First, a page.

Kasseris, E. and Heywood, J., "Charge Cooling Effects on Knock Limits in SI DI Engines Using Gasoline/Ethanol Blends: Part 1-Quantifying Charge Cooling," SAE Technical Paper 2012-01-1275, 2012, doi:10.4271/2012-01-1275.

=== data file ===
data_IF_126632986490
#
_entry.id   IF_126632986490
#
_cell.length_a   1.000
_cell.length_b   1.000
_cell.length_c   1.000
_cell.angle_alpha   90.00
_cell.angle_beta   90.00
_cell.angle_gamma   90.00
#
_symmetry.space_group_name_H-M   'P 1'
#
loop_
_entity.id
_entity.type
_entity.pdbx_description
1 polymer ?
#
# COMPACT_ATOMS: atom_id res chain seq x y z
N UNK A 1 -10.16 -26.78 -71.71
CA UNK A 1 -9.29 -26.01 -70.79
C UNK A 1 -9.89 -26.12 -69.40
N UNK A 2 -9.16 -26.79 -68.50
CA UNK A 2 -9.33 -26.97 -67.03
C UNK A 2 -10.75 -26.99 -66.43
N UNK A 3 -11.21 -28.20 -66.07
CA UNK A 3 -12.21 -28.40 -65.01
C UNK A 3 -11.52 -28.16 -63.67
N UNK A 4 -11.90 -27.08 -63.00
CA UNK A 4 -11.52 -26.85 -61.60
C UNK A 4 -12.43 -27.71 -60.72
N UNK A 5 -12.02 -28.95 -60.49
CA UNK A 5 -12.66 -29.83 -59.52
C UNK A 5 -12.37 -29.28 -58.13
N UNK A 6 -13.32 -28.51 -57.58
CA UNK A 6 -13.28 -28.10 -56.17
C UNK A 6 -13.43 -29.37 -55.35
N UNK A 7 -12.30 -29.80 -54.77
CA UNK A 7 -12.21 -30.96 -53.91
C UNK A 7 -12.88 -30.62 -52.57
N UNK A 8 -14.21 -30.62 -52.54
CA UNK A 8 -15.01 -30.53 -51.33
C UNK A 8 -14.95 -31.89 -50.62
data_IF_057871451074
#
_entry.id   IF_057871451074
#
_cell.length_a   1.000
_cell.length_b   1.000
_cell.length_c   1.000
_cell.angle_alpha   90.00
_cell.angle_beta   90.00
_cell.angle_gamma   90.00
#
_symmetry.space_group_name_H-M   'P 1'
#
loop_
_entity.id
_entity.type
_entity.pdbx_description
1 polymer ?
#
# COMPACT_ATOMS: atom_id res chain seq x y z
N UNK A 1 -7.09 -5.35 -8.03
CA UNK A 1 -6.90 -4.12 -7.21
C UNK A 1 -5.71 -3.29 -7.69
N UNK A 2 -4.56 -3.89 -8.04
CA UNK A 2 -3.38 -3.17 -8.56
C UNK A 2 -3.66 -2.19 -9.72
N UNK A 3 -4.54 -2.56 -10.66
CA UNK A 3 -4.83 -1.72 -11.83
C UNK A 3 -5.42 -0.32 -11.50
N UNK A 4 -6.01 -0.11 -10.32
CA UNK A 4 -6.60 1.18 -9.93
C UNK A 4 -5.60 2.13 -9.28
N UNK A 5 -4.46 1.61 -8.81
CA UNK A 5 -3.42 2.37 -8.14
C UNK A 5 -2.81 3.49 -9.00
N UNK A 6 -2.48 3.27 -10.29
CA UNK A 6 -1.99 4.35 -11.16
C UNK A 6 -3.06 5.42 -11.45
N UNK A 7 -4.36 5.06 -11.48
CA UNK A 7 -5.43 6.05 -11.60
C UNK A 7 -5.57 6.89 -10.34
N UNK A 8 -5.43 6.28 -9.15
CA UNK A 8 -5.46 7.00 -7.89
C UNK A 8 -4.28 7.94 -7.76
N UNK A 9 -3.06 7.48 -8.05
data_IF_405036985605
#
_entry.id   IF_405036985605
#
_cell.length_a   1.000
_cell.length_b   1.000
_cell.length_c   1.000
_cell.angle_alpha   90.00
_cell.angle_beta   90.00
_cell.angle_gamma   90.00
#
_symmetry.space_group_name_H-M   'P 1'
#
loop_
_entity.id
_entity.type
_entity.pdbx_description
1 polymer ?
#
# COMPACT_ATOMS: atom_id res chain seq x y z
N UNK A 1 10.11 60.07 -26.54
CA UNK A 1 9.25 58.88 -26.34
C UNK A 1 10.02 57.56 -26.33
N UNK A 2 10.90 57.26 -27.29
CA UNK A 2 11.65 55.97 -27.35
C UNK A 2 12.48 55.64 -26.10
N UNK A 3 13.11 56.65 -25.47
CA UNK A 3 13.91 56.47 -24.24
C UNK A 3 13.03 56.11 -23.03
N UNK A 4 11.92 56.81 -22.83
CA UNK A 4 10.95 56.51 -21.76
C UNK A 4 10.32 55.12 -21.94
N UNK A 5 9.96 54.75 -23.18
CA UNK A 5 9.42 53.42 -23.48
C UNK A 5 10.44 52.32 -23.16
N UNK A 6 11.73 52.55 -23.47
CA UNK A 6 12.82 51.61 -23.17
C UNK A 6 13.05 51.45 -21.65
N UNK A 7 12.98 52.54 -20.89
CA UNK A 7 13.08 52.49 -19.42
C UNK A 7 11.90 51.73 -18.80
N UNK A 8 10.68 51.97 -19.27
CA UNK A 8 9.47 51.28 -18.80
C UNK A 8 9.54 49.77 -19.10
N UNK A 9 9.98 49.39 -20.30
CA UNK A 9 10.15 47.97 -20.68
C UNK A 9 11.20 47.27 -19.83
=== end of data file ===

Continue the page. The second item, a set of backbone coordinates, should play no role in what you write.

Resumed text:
Gasoline/ethanol fuel blends have significant synergies with Spark Ignited Direct Injected (SI DI) engines. The higher latent heat of vaporization of ethanol increases charge cooling due to fuel evaporation and thus improves knock onset limits and efficiency. Realizing these benefits, however, can be challenging due to the finite time available for fuel evaporation and mixing. A methodology was developed to quantify how much in-cylinder charge cooling takes place in an engine for different gasoline/ethanol blends.Using a turbocharged SI engine with both Port Fuel Injection (PFI) and Direct Injection (DI), knock onset limits were measured for different intake air temperatures for both types of injection and five gasoline/ethanol blends. The superior charge cooling in DI compared to PFI for the same fuel resulted in pushing knock onset limits to higher in-cylinder maximum pressures.Knock onset is used as a diagnostic of charge cooling. The experiment measures how much the intake air needed to be heated in DI mode to cancel out charge cooling and make the engine knock at the same conditions as PFI. The same maximum pressure at borderline knock was used to make the comparison between DI and PFI. It is additionally shown that when maximum pressure at borderline knock is the same between DI and PFI, all conditions relevant to knock are very similar. The temperature difference measured using this methodology corresponds to how much more charge cooling due to fuel evaporation took place in DI. The measured charge cooling increases with fuel ethanol content from 14 degrees C for gasoline to 49 degrees C for E85 (85% ethanol, 15% gasoline by volume). The amount of charge cooling as a fraction of the thermodynamic maximum was around 70% for all fuel blends. The starting intake air temperature for E50 and E85 was significantly higher compared to lower ethanol blends due to hardware limitations. It is anticipated that the high intake air temperatures contributed significantly to the high charge cooling numbers realized for high ethanol blends by making fuel evaporation faster. Computational Fluid Dynamics (CFD) modeling confirmed that intake air temperature indeed has a significant effect of on how much charge cooling is realized.This paper is the first part of a two paper series looking at the chemical and charge cooling effects of gasoline ethanol blends on engine knock.